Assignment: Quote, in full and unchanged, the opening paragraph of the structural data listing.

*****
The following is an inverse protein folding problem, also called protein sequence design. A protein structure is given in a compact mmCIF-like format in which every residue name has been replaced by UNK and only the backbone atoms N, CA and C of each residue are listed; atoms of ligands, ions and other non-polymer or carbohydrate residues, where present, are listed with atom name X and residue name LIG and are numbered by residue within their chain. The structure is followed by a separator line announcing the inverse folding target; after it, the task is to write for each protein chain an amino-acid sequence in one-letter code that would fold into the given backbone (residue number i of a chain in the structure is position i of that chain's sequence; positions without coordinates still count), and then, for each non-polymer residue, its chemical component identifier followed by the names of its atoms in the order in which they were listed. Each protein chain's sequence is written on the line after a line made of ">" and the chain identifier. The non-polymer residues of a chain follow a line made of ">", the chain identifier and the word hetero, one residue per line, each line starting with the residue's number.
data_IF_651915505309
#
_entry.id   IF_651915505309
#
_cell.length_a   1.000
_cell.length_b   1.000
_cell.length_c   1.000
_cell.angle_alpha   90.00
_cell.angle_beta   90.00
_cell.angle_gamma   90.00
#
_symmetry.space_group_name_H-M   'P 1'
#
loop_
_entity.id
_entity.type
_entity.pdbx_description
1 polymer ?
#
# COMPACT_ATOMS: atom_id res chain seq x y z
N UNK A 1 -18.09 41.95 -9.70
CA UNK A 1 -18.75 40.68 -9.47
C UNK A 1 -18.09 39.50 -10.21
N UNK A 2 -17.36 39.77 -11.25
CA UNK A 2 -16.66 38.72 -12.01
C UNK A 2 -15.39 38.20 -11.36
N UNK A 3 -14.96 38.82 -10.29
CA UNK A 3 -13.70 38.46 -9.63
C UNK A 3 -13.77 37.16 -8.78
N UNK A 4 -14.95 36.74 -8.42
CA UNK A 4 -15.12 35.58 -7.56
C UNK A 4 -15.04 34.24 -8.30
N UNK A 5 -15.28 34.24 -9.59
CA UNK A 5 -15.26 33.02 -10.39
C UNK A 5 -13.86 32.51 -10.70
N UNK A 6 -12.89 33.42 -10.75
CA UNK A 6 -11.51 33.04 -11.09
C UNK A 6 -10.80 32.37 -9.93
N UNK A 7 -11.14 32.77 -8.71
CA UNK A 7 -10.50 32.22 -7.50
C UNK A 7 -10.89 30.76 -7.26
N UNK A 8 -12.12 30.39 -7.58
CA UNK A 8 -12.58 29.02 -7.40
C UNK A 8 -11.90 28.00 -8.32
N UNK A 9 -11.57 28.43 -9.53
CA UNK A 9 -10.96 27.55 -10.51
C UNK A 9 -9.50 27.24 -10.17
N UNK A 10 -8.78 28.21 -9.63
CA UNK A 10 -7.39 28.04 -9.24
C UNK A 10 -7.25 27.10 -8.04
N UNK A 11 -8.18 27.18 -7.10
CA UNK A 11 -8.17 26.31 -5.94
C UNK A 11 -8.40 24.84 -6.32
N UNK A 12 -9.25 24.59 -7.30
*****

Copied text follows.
The following is an inverse protein folding problem, also called protein sequence design. A protein structure is given in a compact mmCIF-like format in which every residue name has been replaced by UNK and only the backbone atoms N, CA and C of each residue are listed; atoms of ligands, ions and other non-polymer or carbohydrate residues, where present, are listed with atom name X and residue name LIG and are numbered by residue within their chain. The structure is followed by a separator line announcing the inverse folding target; after it, the task is to write for each protein chain an amino-acid sequence in one-letter code that would fold into the given backbone (residue number i of a chain in the structure is position i of that chain's sequence; positions without coordinates still count), and then, for each non-polymer residue, its chemical component identifier followed by the names of its atoms in the order in which they were listed. Each protein chain's sequence is written on the line after a line made of ">" and the chain identifier. The non-polymer residues of a chain follow a line made of ">", the chain identifier and the word hetero, one residue per line, each line starting with the residue's number.